Soils in Nyeri County have become too acidic to sustain quality food production, researchers have noted as output from farms dwindle.
Climate change, soil infertility and emerging pests and diseases are also to blame for the low productivity seen in the last few years.
The researchers in a report by the Department of Agriculture and Kenya Agricultural Livestock and Research Organisation, said the county’s soil pH ranges mostly from moderate to strongly acidic.
Soil pH in Tetu, Othaya and Mukurwe-ini constituencies is strongly acidic with the pH ranging from between 4.1 to 4.4 and it is moderately acidic in Mathira, where the pH stands at soil PH 5.4.
In Kieni constituency, the county’s food basket, the soil is slightly acidic to a few moderately alkaline with a pH of 7.1 to 8.1, which is not suitable for both food and industrial crops.
Agriculture is the main economic mainstay in Nyeri with maize, beans and potatoes being commonly grown for subsistence while coffee, tea and horticulture are the main cash crops.
In the report dated last month, some soils tested had a low pH of 3.6 to 4.2 for growing food crops in the case of Tetu.
Soils tested for coffee in Mathira East and Mukurwe-ini are extremely acidic with an average pH of 4, according to the report.
Soil infertility is attributed to soils that are strongly acidic, which renders soil nutrients unavailable for crop use.
The report blamed the acidity to inadequate application of manure resulting to poor soil structure, texture and water retention capacity, and inadequate inorganic fertiliser use and poor or lack of soil conservation.
Emerging pests and diseases have also taken a toll on the main cash crop, which is coffee.
MAKE USE OF ORGANIC MANURES
The fall armyworm and maize lethal necrosis diseases are also a major threat to food security in the country.
The report projects a decline in coffee, maize, beans, wheat and potato production if corrective measures are not taken.
“The soils get acidic due to poor farming practices and aggregated use of acidifying chemical fertiliser, continuous mining without replenishment and furrowing,” said Robert Thuo, the Agriculture county executive.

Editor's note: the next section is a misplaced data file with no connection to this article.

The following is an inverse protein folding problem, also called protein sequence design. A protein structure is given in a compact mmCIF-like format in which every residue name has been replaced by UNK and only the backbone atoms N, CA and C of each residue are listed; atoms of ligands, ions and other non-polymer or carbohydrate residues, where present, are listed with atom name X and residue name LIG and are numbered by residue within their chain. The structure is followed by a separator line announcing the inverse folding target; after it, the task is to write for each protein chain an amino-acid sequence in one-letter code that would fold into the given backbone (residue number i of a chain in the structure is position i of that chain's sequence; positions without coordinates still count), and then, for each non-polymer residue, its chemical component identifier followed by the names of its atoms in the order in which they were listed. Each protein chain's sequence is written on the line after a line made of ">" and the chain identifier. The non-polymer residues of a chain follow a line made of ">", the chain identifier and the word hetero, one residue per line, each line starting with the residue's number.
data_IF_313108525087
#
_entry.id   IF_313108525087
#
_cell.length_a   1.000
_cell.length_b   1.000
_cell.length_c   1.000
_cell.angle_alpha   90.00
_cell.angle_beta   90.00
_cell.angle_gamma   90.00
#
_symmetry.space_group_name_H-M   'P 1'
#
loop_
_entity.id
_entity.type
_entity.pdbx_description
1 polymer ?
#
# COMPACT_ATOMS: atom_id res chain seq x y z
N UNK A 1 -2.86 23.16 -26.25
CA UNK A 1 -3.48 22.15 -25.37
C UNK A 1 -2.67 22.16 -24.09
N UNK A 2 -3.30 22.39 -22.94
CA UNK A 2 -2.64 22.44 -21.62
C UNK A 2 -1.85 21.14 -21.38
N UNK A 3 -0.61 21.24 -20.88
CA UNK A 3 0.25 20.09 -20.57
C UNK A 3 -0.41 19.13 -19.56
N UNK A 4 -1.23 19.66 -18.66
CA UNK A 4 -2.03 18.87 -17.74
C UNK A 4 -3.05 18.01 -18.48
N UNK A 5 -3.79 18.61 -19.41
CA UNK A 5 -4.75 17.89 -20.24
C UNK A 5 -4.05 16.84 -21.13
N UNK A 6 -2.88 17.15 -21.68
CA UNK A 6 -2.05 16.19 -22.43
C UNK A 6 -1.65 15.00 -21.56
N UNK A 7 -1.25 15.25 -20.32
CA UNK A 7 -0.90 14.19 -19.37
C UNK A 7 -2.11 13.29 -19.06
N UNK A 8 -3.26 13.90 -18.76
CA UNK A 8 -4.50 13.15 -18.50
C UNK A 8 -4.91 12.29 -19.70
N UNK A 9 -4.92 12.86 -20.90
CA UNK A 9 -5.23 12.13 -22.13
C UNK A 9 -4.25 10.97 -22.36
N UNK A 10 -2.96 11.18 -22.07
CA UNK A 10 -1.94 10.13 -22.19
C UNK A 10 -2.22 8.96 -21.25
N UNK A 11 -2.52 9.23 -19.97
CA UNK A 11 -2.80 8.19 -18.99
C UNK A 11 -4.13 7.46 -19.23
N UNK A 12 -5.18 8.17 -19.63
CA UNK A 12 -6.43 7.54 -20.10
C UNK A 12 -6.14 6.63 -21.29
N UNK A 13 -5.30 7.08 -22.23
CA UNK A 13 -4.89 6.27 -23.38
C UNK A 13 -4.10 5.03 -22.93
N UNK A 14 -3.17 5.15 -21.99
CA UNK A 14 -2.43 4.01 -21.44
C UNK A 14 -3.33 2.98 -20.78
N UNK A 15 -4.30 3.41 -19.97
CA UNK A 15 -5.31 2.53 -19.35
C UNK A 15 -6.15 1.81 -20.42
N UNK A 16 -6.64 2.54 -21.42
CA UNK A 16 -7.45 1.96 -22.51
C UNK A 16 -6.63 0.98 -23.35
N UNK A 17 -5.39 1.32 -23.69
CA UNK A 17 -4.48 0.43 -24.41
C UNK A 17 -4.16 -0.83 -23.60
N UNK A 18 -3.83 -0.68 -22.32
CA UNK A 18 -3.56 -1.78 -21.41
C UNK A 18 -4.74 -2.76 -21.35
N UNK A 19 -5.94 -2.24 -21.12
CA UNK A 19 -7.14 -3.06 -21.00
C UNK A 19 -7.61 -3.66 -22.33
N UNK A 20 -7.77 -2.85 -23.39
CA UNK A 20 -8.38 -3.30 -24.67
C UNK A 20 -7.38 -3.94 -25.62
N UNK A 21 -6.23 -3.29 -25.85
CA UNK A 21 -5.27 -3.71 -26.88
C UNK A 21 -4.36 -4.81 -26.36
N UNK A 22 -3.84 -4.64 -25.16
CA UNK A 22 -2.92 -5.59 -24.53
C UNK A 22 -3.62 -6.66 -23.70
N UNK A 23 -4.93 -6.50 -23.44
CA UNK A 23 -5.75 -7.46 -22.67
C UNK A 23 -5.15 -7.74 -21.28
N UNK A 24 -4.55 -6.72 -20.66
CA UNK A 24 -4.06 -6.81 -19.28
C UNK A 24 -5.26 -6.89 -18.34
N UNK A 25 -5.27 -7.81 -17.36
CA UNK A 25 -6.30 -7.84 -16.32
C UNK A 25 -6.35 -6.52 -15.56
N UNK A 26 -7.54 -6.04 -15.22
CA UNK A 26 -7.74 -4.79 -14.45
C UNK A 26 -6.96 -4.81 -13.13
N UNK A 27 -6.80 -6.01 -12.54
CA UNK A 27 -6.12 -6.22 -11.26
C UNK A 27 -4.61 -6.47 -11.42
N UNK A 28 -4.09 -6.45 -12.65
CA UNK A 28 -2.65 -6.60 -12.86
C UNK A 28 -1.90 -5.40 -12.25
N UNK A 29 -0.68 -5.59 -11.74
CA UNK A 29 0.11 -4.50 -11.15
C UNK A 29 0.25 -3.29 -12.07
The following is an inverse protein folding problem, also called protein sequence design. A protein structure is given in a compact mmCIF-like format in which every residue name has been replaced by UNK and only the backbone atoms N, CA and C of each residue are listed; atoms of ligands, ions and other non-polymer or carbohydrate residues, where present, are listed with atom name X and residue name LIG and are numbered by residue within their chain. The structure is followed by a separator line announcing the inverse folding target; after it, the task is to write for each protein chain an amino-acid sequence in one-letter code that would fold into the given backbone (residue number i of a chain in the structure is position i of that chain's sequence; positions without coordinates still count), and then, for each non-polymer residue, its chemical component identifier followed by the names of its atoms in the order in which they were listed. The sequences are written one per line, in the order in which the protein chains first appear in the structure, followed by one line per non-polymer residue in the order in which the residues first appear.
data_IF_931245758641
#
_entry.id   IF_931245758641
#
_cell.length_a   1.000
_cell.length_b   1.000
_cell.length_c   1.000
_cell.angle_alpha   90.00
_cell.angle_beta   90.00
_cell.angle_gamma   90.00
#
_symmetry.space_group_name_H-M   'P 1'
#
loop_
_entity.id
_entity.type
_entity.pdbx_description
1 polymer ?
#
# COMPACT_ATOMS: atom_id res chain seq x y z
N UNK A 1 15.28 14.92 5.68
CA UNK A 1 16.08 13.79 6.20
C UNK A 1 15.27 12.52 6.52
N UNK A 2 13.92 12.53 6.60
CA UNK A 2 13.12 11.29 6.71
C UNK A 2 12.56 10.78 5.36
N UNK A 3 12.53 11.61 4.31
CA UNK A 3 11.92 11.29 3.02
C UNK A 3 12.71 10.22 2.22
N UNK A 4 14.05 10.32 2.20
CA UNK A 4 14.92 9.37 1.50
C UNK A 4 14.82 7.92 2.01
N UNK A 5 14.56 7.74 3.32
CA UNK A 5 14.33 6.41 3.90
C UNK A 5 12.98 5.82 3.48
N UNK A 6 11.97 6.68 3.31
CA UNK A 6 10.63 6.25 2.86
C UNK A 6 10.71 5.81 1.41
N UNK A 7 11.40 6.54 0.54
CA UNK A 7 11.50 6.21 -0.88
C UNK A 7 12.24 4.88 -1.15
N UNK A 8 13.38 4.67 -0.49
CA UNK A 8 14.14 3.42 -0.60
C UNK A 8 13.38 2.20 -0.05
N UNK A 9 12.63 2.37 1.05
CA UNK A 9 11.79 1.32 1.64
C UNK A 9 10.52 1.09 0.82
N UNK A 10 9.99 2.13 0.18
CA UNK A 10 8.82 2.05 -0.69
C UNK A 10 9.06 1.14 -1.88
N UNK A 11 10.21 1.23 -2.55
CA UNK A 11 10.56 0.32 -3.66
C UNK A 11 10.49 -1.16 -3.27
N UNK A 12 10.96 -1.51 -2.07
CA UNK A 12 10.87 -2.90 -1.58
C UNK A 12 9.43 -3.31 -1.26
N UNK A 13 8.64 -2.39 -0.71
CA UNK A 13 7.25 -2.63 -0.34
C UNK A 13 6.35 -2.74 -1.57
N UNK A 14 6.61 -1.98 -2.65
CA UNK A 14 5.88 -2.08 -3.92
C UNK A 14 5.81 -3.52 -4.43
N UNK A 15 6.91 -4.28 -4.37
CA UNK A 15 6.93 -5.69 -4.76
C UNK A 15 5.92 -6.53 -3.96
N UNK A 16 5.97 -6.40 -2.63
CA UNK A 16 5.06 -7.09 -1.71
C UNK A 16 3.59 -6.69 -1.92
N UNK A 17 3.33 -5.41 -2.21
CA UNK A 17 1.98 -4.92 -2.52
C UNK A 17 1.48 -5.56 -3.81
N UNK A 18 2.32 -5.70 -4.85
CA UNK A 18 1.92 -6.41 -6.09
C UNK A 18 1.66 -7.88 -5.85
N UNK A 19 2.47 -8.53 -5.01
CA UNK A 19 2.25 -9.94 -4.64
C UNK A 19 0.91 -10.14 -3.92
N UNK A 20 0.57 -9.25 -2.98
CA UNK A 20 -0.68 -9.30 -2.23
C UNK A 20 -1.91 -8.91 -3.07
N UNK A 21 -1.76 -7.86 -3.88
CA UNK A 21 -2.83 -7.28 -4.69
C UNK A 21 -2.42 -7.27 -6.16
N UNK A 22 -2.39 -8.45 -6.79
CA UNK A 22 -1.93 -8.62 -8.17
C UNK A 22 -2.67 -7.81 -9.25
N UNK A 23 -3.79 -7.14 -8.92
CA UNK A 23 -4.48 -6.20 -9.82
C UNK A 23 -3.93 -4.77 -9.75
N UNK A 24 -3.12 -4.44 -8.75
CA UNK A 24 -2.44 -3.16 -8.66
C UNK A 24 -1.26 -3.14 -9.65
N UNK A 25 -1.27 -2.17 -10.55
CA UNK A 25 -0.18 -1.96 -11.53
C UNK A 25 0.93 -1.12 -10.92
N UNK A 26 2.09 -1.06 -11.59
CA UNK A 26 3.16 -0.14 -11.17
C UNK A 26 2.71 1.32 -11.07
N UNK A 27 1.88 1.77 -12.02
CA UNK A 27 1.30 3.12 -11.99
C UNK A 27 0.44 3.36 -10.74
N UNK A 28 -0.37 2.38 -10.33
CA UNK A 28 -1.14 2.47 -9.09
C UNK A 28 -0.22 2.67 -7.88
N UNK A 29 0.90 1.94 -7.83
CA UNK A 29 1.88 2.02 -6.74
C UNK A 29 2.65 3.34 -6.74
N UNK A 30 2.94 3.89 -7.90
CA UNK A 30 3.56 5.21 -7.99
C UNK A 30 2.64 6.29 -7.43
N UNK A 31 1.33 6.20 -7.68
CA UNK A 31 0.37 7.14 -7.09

Farmers have been urged to shun the use of conventional fertilisers that have been excessively used taking a toll on their output, Instead, they are asked to use organic fertilisers to boost soil health.
The report further noted there is low soil organic carbon matter content in the soils, a situation prevails across the entire county.
Low soil organic matter content results in low water-holding capacity and encourages soil erosion by water and wind.
Most of the limited nutrients in the soils are nitrogen, phosphorus and calcium which are below adequate levels across the county while potassium and magnesium are also below to acute adequate level.
“Micro nutrient zinc and copper are low in most soils across the county and boron in coffee growing zones,” read the report.
Thuo said farmers in the entire county should make use of organic manures and agricultural lime to modify acidic soils.
He also encouraged crop rotation or mixed cropping especially with nitrogen fixing crops.
Dr Patrick Gicheru, centre director Kalro in Embu said it is important for county governments to provide subsidised fertilisers depending on sub-county particulars.
“Different sub counties have different soil pH, the government should distribute fertilisers that suit particular sub-counties as opposed to uniform use,” he said.
Application of manure the way to boost soils
Well-rotten manure or compost improves the organic matter content, supplement the soil nutrients, improves soil structure, water retention capacity and soil microbial activities.
Farmers are also encouraged farmers to adopt conservation agriculture where minimum tillage is highly recommended.
Most farms have poor soils compromising nutrient uptake and water retention and this challenge can be tackled through conservation agriculture.
They put their all in maize, which is now wilting after the sky refused to open for rains.